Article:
Wednesday, January 25, 2012

We're getting closer to the end of civilization.

In the trailer for the new film Band of Misfits, the Grant-voiced Pirate Captain lands on a ship demanding gold, but is told by a crew member: “Afraid we don’t have any gold old man, this is a leper boat, see.” After issuing the explanation, the sailor’s arm drops off.
Leprosy groups expressed concern that the scene could increase the stigma and discrimination felt by people suffering from leprosy.
Aardman (the animation company who made the film) has said it will change the scene in the wake of the objections.

Watch the trailer.  The highly offensive material emerges at around the 30-second mark.

First of all, who even knew there were leprosy groups.  Secondly, wouldn't you think that people with leprosy already know there is a stigma attached to their disease?  Apparently not.
Thirdly, making a statement that "this is a leper boat" and having the sailor's arm drop off is hysterical.  I think it's hysterical because (a) I have a sense of humor and (b) I'm not easily offended.  And that's where I become a loser in society.

What, do you mean that people's arms don't really fall off when they have leprosy?  Gosh, I had no idea.  How rude.  When is "Leprosy Awareness Day?"  I'll mark my calendar.
In modern society, the sensitivity of the so-called "special interest groups" wins out because a few people are offended by some joke or comment made by someone who isn't a member of the group.  The people (like me) who find those comments either funny or nondescript will let it go because we aren't sensitive to every gentle wind that blows.  To us, it's a live and let live society, and if people believe something ridiculous, then that's their cross to bear.

Generally, it's a special interest viewpoint that has a narrow-minded view of what they perceive to be funny, entertaining or (egad) appropriate.  When they complain, it would appear that they represent millions of people with a similar viewpoint when what they actually represent is a minority of people who feel that they should complain about things that they find objectionable.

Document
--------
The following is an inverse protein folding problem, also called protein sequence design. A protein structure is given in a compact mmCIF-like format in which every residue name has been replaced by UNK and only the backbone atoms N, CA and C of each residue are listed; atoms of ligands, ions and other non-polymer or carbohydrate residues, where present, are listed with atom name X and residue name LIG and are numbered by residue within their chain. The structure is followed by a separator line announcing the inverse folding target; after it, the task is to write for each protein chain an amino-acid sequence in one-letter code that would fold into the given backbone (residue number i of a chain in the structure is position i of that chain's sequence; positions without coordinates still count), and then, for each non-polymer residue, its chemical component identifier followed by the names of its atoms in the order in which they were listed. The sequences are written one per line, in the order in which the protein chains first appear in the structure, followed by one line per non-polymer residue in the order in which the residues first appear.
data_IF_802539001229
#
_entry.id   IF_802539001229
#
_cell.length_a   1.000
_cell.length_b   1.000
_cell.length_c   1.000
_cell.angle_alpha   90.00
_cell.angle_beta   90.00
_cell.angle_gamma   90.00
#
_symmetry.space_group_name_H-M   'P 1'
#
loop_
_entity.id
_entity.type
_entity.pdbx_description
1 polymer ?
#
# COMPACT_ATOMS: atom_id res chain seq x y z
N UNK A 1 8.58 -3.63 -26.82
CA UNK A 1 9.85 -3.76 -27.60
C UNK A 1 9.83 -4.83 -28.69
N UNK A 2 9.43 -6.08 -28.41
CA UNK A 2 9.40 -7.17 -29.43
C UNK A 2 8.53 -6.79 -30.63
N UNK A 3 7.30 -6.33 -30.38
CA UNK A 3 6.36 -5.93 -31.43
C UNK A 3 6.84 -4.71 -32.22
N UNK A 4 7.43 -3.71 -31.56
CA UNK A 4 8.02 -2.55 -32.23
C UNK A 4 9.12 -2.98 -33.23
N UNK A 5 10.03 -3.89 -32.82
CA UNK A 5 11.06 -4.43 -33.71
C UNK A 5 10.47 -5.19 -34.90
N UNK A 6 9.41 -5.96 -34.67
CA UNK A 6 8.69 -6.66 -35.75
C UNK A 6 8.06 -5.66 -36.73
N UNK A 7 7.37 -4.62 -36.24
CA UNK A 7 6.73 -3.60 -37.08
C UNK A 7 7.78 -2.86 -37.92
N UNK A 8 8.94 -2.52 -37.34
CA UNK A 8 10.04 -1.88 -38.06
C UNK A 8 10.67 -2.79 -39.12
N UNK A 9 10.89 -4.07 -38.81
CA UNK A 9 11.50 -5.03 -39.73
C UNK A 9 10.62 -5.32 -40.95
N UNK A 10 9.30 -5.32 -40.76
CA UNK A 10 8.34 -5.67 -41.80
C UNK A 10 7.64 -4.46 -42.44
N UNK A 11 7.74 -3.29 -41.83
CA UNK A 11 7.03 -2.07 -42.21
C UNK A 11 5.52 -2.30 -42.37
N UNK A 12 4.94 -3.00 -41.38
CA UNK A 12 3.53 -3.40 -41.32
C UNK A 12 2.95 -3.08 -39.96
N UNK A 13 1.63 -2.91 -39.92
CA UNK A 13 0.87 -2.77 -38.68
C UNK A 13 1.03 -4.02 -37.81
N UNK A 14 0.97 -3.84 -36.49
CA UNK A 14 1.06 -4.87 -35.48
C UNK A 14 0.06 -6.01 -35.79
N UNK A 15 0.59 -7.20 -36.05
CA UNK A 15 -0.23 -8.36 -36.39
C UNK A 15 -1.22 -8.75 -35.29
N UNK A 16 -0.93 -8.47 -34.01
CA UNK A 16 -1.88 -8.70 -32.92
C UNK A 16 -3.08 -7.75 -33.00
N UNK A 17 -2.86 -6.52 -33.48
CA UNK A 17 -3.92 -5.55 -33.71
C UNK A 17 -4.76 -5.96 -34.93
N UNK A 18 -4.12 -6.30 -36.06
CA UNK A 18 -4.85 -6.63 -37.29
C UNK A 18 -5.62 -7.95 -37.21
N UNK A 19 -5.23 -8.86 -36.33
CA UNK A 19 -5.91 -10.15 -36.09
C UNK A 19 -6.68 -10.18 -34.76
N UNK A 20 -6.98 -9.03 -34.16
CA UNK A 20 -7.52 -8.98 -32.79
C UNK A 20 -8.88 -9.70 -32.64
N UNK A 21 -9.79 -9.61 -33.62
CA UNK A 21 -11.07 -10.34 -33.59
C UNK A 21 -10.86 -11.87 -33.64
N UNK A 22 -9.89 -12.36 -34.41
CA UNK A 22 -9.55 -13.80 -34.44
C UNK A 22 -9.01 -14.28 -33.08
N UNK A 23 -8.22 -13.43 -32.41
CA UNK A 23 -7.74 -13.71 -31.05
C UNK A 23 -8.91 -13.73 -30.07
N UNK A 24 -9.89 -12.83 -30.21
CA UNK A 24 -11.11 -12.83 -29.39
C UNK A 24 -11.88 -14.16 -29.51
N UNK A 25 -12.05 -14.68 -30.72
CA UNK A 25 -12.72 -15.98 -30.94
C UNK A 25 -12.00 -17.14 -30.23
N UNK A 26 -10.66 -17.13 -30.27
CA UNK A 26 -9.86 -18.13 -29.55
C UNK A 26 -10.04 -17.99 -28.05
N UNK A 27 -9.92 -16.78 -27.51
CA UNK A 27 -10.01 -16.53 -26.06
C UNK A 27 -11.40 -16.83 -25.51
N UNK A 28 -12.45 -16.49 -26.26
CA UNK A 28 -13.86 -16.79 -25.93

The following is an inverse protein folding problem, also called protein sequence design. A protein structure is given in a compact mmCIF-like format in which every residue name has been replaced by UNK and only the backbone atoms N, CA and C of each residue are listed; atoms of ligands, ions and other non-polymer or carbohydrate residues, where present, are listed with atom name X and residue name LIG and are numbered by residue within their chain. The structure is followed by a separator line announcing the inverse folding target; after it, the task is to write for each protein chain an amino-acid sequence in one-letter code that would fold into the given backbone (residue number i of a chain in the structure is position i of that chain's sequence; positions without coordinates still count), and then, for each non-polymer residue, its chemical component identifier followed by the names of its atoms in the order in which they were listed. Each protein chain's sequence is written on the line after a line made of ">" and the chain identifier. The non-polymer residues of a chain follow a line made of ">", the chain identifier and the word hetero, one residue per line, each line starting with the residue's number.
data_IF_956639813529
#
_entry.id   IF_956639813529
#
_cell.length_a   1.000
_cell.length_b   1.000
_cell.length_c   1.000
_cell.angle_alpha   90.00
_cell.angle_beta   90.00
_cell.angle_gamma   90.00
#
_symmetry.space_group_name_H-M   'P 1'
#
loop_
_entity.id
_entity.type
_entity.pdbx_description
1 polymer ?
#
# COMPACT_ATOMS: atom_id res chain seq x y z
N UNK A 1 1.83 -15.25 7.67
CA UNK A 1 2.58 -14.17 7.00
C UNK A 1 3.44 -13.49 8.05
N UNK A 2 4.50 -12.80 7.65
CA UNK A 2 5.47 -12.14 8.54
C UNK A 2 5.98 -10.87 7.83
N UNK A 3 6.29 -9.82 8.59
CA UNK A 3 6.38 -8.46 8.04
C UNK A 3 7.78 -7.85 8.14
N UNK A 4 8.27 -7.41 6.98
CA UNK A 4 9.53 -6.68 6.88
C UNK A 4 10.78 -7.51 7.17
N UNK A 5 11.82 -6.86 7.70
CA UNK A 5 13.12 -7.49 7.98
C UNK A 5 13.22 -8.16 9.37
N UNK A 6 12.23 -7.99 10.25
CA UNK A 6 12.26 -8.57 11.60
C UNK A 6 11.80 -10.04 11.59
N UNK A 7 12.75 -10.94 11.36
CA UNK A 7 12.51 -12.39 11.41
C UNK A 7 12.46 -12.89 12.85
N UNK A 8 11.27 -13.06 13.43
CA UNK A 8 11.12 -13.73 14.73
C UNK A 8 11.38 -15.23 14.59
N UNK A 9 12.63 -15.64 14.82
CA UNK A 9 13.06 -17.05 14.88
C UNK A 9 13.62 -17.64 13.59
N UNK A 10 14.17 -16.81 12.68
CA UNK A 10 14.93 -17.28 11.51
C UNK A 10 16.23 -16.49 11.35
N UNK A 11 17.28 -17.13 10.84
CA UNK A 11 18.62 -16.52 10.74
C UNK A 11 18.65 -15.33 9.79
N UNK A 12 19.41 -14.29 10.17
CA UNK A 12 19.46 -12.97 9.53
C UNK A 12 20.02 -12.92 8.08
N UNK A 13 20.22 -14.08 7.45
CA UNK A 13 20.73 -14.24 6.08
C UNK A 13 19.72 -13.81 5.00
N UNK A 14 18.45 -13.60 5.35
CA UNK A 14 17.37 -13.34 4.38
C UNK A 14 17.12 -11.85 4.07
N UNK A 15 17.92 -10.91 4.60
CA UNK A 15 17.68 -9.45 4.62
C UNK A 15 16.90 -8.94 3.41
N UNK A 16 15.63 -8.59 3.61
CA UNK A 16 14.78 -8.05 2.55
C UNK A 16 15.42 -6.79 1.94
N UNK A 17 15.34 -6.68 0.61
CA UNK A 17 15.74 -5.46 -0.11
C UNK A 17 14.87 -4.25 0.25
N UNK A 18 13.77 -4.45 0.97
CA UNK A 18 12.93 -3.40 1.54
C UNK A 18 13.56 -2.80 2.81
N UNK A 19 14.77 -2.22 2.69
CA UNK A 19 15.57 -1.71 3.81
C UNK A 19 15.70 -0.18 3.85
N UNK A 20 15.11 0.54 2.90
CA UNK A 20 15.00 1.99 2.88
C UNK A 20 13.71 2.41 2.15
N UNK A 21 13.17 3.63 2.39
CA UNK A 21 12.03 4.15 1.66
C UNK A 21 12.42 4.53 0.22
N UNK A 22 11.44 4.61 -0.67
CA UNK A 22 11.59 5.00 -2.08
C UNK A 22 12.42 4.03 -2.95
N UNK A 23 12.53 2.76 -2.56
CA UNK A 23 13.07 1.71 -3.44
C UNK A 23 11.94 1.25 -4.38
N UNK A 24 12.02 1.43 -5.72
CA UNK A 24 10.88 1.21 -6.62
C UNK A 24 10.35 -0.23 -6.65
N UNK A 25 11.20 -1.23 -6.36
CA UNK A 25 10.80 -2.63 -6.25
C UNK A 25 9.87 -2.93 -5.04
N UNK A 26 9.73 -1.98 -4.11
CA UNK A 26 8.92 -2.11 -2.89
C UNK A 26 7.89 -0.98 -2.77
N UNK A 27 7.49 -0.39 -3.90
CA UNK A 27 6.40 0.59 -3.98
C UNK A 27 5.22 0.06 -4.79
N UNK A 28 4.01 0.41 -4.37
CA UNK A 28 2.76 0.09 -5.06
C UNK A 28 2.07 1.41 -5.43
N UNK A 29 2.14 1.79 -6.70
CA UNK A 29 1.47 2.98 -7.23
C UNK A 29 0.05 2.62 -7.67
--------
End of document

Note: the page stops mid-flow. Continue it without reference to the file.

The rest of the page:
It's the same reason you could never air a TV show like "All in the Family" today.  But I digress...

These things include jokes about sensitive subjects, words, actions and deeds that fall in the realm of what we have come to call politically incorrect viewpoints.  Those viewpoints can expand to odd special-interest groups like those representing lepers and other groups that make advertisers back out of TV shows or movies because there might be something that ten percent of the population finds objectionable.  It's a strange way to do business.

Those of us who find such things entertaining aren't going to take time from our busy day to write e-mail's of satisfaction, so the advertisers are forced to bow to the 100 people who wrote angry letters.  And I'd bet a week's pay that when that movie trailer was shown and that joke came up, the audience laughed heartily.  Nevermind that, the lepers have spoken.

“After reviewing the matter, we decided to change the scene out of respect and sensitivity for those who suffer from leprosy. The last thing anyone intended was to offend anyone and it is clear to us that the right way to proceed is to honor the efforts made by organizations like ILEP to educate the public about this disease,” the statement said.

Of course they never meant to offend them.  That's the point.  What they should have said was, "Up to a day ago, we had no idea there was anything called ILEP, and maybe you should develop a sense of humor."  But they didn't.  They compromised their artistic integrity because somebody complained.  And God forbid we offend anyone with humor.

Oh, and there is a joke about fat parrots in the film too.  Let's see if the International Fat Parrots Advocacy Group (The IFPAG) stages a protest about that.

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